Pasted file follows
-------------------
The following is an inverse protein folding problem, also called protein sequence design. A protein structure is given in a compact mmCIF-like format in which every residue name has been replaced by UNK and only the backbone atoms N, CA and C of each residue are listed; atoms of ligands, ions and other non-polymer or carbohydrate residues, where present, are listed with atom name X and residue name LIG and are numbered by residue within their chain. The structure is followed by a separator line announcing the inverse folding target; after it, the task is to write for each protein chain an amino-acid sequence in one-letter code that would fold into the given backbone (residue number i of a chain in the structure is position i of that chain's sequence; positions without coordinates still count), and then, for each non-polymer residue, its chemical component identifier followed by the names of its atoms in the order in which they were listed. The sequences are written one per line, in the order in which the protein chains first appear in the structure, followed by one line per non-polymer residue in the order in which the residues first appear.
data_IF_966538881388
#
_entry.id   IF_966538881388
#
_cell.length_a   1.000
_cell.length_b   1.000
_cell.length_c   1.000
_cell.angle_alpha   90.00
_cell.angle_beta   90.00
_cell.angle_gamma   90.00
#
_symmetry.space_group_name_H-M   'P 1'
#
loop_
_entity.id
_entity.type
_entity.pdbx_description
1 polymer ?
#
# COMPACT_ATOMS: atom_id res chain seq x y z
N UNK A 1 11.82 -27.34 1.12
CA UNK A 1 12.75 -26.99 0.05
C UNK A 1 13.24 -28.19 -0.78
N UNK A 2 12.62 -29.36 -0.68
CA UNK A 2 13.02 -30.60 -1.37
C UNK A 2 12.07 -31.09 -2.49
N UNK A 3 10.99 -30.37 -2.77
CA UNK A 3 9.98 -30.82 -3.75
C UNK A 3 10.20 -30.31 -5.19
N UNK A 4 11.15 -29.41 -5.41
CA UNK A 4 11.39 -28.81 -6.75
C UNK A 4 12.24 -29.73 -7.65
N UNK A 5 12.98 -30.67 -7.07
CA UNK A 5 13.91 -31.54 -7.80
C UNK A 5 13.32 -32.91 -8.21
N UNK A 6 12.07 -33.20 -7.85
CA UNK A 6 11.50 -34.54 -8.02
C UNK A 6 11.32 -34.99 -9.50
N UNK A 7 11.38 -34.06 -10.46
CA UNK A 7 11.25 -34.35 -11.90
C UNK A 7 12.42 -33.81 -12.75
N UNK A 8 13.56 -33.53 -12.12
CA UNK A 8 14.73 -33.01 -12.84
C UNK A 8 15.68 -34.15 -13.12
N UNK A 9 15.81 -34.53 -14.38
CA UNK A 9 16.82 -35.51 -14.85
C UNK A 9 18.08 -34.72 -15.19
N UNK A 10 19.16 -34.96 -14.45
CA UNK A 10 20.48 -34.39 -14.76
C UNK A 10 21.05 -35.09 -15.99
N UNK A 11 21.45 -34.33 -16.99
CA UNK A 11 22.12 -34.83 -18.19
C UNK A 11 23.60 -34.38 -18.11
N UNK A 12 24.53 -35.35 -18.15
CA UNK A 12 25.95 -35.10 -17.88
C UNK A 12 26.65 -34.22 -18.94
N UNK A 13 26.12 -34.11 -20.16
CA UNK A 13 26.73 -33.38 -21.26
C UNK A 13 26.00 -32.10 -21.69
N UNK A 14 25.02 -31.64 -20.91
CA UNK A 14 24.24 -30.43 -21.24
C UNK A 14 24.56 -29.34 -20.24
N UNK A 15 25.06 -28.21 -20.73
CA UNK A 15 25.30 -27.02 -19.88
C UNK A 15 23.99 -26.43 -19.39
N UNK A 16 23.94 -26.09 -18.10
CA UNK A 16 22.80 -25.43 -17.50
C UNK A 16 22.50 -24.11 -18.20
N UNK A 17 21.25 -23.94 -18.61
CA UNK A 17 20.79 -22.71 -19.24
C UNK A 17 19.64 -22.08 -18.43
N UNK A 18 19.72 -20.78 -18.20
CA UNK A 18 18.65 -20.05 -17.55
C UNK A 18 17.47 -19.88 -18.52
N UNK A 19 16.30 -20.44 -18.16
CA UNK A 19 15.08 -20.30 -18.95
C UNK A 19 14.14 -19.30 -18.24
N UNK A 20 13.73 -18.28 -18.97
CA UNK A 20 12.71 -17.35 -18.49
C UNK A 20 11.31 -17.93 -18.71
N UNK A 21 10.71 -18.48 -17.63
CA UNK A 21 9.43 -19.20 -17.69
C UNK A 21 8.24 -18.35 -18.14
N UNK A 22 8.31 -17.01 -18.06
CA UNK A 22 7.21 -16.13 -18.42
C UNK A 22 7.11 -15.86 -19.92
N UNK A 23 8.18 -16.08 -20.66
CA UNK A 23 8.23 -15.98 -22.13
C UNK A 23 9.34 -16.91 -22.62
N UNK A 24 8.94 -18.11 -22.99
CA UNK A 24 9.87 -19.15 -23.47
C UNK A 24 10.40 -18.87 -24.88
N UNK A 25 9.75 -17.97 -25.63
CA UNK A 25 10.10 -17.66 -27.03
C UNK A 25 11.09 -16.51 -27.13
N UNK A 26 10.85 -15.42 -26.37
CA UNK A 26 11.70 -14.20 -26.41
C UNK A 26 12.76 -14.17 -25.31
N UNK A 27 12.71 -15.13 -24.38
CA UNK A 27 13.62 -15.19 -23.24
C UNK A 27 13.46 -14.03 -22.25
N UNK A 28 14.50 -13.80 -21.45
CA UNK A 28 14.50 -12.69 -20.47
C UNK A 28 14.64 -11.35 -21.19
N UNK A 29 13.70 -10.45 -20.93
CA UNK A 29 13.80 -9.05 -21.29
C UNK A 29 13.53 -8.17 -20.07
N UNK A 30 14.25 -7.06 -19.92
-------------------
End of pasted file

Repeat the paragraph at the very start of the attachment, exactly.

The following is an inverse protein folding problem, also called protein sequence design. A protein structure is given in a compact mmCIF-like format in which every residue name has been replaced by UNK and only the backbone atoms N, CA and C of each residue are listed; atoms of ligands, ions and other non-polymer or carbohydrate residues, where present, are listed with atom name X and residue name LIG and are numbered by residue within their chain. The structure is followed by a separator line announcing the inverse folding target; after it, the task is to write for each protein chain an amino-acid sequence in one-letter code that would fold into the given backbone (residue number i of a chain in the structure is position i of that chain's sequence; positions without coordinates still count), and then, for each non-polymer residue, its chemical component identifier followed by the names of its atoms in the order in which they were listed. The sequences are written one per line, in the order in which the protein chains first appear in the structure, followed by one line per non-polymer residue in the order in which the residues first appear.